This is such an astonishing question that I find it difficult to answer. This distrust doesn't come from theory, but from experience. When we say "FTP is too dangerous to use" is because we've found it, in practice, too dangerous to use. You seem to think that a "packet logger" is either difficult to obtain or difficult to use. Neither is true. It takes ...


10

So basically what the requirement is saying is that you need to assign one primary function per server. The server you've described sounds like it runs a few applications for production users to utilize. This would be classified as an "application" server. However, you've also mentioned that there are multiple applications on that server, some touch the CDE ...


10

As a security professional, it is often best to 'outsource' this calculation to the business. For example, if you identify a vulnerability which you can demonstrate is easy for an unskilled attacker to exploit to destroy the customer database, and the operations team estimate bringing it back from backups will take 4 hours, including checks, ask the business ...


10

Short answer: Yes, computers can get a whole lot wrong before any human can realize that there's a problem so "trust" just doesn't work in computer systems. Default distrust is the only viable posture for high-performance system. To explain why, I'll contrast interactions between computers to interactions between humans. In human interactions, default ...


10

If you read Schneier, you'll be familiar with one of the basic premises of "smart" security that he also pushes a lot: Security is a Trade-off. It simply does not make sense to go full metal paranoid on your systems, since security can NEVER be 100% anyway (we used to be told the only way to be 100% is to unplug the computer... now we know that's ...


10

No. Submerging a hard disk drive into water or any other non-corrosive liquid will do nothing to its platters that would render data recorded on them irretrievable. It will most likely ruin hard drive's logic board (controller and other circuitry on its PCB), but that's not too hard to replace. Hard drive platters' magnetic recording surface is most ...


9

If the victim is using an open wireless network, spoofing DNS is easy. It is easy for the attacker to mount a man-in-the-middle attack and send forged DNS responses. Therefore, if you are using an open wireless network, you should not trust DNS at all: it is trivial to spoof. Similarly, if the attacker is on the same subnet as you, spoofing DNS is easy: ...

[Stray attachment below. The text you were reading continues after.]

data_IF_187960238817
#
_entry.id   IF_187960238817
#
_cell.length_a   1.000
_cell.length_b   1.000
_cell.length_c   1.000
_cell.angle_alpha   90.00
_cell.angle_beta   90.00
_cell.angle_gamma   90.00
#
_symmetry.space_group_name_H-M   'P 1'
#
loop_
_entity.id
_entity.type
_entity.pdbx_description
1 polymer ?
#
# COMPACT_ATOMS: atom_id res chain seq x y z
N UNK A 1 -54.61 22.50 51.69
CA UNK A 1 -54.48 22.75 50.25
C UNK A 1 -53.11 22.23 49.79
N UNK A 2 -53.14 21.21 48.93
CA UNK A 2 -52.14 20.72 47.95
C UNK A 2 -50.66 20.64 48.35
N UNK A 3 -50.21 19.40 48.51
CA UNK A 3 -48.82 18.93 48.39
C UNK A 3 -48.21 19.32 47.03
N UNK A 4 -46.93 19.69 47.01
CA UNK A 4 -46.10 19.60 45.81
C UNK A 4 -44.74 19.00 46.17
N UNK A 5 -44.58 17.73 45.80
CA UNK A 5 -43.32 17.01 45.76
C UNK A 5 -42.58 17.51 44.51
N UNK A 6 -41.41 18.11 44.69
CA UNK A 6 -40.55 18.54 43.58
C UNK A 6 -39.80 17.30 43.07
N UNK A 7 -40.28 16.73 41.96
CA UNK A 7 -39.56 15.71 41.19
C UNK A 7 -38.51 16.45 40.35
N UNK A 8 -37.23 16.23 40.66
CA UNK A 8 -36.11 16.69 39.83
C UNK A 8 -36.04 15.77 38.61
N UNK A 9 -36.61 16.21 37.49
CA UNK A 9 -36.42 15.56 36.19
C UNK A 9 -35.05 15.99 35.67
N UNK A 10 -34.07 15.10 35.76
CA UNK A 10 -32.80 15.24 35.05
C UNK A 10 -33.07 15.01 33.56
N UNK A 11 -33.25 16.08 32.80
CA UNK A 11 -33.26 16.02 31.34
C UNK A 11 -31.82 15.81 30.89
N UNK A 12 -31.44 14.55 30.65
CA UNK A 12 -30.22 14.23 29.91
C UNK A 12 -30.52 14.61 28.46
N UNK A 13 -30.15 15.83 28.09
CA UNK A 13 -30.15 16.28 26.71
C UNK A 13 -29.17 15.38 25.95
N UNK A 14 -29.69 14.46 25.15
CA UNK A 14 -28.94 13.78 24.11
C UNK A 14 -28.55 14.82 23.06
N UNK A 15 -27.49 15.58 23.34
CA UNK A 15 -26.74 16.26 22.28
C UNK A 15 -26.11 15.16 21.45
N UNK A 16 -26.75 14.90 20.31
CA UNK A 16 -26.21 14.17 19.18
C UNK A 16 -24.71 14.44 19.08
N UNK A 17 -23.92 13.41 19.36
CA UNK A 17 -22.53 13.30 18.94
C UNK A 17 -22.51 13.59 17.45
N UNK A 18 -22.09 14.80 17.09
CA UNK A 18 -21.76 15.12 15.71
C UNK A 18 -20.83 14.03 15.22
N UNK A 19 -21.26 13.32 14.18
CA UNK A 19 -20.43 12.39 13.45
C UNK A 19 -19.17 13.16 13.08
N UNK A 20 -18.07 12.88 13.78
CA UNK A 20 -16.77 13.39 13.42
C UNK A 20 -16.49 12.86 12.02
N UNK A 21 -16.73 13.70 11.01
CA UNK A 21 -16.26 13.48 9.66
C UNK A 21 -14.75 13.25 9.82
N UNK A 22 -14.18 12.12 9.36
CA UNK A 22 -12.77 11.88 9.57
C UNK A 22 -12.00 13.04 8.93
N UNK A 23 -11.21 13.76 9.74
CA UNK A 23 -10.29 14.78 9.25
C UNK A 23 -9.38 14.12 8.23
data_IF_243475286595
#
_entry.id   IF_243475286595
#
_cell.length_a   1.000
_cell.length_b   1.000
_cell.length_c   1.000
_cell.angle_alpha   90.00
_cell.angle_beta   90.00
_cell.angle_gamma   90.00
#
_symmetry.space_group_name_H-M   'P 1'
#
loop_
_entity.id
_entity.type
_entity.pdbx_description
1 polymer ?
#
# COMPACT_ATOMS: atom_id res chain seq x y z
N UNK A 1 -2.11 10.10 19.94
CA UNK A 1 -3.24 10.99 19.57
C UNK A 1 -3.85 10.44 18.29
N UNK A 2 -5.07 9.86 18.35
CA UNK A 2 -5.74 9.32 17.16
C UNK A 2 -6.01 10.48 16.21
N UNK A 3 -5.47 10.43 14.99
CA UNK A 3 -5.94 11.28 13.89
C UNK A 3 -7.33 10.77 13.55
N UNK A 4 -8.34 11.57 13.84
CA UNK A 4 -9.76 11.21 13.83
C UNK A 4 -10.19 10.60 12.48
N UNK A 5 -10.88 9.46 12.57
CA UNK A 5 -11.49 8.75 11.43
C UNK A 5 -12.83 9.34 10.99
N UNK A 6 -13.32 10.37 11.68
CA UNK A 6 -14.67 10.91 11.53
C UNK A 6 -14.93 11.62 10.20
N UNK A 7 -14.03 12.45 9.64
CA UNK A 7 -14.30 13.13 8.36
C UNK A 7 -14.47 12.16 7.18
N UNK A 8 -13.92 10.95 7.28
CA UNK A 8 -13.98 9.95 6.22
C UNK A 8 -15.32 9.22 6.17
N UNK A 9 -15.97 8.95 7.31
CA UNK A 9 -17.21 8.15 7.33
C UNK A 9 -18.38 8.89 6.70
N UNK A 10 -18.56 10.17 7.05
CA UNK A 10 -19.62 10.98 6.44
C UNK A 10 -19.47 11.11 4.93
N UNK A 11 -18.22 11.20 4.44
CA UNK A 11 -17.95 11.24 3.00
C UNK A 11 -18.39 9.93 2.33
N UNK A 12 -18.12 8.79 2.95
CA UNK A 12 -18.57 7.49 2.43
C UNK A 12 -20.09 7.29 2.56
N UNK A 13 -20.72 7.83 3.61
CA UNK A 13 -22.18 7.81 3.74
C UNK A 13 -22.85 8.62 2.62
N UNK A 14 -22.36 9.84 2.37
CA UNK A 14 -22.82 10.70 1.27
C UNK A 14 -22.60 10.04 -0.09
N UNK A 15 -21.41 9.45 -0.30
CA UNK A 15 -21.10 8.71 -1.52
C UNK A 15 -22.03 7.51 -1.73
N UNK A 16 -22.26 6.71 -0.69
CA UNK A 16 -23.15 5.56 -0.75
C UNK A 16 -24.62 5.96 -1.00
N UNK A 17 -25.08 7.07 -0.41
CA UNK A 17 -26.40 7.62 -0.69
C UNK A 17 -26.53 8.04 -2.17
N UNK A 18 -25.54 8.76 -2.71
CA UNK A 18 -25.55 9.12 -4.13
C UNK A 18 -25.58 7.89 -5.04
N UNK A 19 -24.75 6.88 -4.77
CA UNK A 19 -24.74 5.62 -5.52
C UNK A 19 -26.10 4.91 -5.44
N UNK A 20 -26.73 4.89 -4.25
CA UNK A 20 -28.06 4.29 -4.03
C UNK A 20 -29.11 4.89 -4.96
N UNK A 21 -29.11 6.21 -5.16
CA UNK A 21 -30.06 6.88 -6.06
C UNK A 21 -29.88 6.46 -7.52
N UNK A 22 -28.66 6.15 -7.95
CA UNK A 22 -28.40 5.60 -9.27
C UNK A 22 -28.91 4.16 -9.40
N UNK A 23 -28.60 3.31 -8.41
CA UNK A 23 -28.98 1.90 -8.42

9

I don't believe the solution is to not use your iPad, the benefits are clear. However I do think you need to approach it the right way. Working on the InfoSec field, I believe you have a responsibility to set a good example. Eat your own dog food. You need to comply with policy. Is there an exemption process in the policy? This would be the best way to ...


9

Try spies. The last James Bond opus appears to make millions of entries, so the crowd at large is, for now, receptive to spy stories. Explain that once unreliable/hostile people are in charge (that's the "compromised" setup), there is no way to recover proper security by asking them to do it; and yet, that's what running an AV on an infected machine is ...


9

That's easy - just finish the quote in your question, from Aliens. It's the only way to be sure. That's really all there is to it. Nothing more, nothing less. Let them know that if you run the AV software on it and the software says it has found and removed the virus, then maybe they're ok. Maybe. If the virus was really removed. If that was really the ...


8

The first thing you need to be aware of is that PCI DSS is NOT intended to protect your organization. It is intended to protect the payment networks and the payment ecosystem. This may sound odd to many, but just ask Visa and Mastercard. I agree with AviD's comments. "PCI Compliance" reduces some specific risks and probably makes those organizations ...


8

I think that to answer this question, you need to have a solid understanding of the value of the assets you are trying to protect. If we think of information security as providing confidentiality, integrity, and availability (CIA), we can also try to determine the cost to the organization if these assurances are undermined. C: Given the value of some ...


8

The one truism of PCI-DSS compliance is this: You are PCI-DSS compliant if your QSA says you are PSI-DSS compliant. I'm of the opinion that the PCI council did a pretty stinking good job of giving us a very clear and to the point standard to follow, at least as far as standards go. That being said, this is one of those interesting cases where the ...


8

Your hard drive will undoubtedly contain toxic substances which if heated or burned will be released into the air, not a good thing. If you did this in your oven you would never want to use your oven for food again! Much better to take the entire drive as is and simply chop it into many pieces. A sheet metal shear should be able to slice through it like ...


8

There's always going to be hackers that do these type of things because they can. The extent to which that pool overlaps with those with malicious intent is the magnitude of the concern, I think. Like anything else in medicine, there is a tradeoff between costs and benefits, so if the convenience to the patient and power to control dosing and other ...